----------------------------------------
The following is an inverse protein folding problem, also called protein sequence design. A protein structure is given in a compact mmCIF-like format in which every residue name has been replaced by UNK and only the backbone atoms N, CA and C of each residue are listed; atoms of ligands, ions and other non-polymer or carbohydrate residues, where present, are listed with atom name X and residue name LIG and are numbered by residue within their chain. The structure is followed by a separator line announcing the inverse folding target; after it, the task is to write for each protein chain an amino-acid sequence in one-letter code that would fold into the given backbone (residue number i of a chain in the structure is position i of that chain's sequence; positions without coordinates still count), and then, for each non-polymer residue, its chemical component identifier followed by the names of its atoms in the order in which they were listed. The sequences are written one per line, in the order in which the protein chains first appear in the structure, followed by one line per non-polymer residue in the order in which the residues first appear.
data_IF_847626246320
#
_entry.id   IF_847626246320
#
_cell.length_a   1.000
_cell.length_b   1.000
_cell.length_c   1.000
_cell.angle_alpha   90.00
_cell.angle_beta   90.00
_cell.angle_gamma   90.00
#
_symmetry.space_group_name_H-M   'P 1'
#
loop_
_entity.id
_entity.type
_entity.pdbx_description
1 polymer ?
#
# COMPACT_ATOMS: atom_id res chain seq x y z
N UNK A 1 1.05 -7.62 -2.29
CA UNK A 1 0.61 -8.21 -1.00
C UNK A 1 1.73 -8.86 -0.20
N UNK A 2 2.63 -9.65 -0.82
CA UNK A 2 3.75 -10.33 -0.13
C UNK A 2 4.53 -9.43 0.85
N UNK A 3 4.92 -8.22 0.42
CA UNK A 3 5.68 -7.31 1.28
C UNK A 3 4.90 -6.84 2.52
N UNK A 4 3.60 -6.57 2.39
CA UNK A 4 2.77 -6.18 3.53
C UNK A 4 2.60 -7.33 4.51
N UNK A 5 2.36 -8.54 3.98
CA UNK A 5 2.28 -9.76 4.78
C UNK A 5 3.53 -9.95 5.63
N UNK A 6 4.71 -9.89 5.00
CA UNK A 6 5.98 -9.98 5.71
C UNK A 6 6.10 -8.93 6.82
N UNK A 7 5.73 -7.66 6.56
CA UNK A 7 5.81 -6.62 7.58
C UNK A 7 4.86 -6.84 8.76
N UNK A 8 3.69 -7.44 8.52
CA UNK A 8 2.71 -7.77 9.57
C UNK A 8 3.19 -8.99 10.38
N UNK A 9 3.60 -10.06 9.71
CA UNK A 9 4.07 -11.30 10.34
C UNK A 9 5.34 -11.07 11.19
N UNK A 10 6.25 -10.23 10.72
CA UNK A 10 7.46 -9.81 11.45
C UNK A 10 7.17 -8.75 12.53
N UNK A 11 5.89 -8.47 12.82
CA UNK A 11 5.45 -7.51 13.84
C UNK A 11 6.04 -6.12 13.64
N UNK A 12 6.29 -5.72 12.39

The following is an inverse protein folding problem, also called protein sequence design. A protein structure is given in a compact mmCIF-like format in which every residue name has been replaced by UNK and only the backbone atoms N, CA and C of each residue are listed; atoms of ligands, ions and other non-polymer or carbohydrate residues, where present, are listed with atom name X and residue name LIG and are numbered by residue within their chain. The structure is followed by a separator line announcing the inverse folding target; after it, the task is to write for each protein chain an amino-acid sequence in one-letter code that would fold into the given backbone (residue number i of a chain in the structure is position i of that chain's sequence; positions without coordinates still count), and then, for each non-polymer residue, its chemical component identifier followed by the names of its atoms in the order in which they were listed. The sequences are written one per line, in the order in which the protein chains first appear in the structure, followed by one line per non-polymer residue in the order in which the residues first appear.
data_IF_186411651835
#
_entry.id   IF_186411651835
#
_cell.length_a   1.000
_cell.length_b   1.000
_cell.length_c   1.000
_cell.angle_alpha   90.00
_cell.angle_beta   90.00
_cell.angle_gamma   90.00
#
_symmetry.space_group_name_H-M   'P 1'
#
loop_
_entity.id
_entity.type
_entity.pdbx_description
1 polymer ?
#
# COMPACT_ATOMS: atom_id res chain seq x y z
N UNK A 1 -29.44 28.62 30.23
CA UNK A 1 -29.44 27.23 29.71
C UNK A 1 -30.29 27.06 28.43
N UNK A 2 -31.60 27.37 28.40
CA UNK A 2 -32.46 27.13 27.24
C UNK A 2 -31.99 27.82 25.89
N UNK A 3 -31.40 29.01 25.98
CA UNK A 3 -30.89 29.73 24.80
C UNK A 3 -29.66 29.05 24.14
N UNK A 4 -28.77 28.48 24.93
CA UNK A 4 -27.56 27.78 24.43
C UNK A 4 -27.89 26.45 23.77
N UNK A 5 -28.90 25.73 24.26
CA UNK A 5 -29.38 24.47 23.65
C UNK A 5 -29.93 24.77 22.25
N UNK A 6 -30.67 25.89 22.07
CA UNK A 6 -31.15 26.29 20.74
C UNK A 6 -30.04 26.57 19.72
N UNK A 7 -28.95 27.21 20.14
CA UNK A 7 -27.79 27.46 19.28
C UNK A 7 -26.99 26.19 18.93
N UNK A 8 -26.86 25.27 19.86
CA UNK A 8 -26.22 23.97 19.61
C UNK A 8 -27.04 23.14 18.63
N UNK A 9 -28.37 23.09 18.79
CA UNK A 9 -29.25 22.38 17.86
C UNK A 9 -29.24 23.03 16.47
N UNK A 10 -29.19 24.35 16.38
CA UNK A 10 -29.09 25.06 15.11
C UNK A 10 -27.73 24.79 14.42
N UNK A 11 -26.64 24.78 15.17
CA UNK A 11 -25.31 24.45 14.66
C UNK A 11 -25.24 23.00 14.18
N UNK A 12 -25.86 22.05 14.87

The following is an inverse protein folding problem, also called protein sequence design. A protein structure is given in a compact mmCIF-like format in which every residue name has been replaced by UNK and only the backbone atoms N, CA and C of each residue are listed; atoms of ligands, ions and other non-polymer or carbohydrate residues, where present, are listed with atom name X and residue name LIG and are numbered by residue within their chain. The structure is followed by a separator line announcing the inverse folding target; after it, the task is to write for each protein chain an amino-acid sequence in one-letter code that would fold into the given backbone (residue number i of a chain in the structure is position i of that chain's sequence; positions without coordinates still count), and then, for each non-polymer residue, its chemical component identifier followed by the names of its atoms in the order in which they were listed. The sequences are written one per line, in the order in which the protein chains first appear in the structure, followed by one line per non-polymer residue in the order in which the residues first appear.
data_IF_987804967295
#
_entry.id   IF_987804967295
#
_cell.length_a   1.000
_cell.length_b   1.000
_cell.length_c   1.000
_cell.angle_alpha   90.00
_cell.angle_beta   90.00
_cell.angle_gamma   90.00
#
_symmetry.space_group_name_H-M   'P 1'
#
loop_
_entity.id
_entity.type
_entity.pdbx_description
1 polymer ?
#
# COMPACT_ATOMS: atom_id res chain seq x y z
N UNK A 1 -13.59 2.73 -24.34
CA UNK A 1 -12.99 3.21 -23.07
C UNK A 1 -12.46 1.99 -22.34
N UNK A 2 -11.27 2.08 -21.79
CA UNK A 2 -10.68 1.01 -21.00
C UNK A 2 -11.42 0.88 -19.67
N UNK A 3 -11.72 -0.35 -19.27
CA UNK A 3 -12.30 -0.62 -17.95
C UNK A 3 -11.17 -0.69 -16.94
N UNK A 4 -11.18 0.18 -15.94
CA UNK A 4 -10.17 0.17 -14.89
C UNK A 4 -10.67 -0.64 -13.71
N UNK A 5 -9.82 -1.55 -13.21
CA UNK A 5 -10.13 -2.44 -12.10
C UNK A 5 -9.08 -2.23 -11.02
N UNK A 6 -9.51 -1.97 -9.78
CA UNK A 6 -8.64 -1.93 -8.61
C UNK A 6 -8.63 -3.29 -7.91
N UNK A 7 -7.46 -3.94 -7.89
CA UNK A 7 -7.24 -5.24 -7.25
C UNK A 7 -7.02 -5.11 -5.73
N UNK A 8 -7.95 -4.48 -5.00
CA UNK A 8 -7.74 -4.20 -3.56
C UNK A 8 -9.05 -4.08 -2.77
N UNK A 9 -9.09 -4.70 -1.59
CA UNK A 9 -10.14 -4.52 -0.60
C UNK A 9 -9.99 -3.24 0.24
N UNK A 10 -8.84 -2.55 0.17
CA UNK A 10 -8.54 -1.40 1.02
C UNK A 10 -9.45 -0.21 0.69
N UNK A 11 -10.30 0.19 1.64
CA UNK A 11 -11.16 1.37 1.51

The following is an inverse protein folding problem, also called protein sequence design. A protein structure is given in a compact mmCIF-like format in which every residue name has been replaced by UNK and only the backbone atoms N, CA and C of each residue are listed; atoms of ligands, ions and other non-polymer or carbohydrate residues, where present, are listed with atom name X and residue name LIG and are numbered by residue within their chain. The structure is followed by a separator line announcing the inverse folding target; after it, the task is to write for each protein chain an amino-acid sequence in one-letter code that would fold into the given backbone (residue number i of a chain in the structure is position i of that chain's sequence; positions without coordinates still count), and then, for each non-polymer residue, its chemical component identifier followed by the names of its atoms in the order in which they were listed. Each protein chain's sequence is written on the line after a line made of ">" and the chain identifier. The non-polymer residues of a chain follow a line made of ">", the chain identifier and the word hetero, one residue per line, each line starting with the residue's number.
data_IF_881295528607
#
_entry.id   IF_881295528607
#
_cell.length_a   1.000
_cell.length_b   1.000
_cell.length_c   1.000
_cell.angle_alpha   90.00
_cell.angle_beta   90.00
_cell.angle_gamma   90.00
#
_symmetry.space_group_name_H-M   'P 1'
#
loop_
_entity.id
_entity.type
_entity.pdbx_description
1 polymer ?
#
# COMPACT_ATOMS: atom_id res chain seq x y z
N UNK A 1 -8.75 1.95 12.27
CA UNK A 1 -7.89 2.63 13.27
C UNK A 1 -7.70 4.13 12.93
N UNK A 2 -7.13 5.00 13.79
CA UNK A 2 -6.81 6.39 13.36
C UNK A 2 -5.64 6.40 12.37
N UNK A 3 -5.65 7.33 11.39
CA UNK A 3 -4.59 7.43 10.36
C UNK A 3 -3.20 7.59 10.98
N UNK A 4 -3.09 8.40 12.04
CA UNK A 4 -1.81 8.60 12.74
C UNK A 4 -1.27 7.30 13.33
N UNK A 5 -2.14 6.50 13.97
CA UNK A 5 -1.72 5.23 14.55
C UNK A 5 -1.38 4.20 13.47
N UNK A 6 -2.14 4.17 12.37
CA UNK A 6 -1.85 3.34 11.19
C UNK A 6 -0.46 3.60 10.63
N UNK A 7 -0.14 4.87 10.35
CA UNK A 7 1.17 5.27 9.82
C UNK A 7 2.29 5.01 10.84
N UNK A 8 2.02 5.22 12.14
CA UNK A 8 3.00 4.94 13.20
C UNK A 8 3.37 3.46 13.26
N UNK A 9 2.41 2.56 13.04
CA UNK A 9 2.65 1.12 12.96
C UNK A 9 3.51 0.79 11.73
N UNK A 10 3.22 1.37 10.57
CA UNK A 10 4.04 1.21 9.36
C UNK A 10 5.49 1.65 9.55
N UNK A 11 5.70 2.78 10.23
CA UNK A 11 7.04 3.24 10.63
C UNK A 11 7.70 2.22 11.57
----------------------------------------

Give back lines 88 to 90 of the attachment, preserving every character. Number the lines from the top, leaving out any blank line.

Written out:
C UNK A 4 -27.89 26.45 23.77
N UNK A 5 -28.90 25.73 24.26
CA UNK A 5 -29.38 24.47 23.65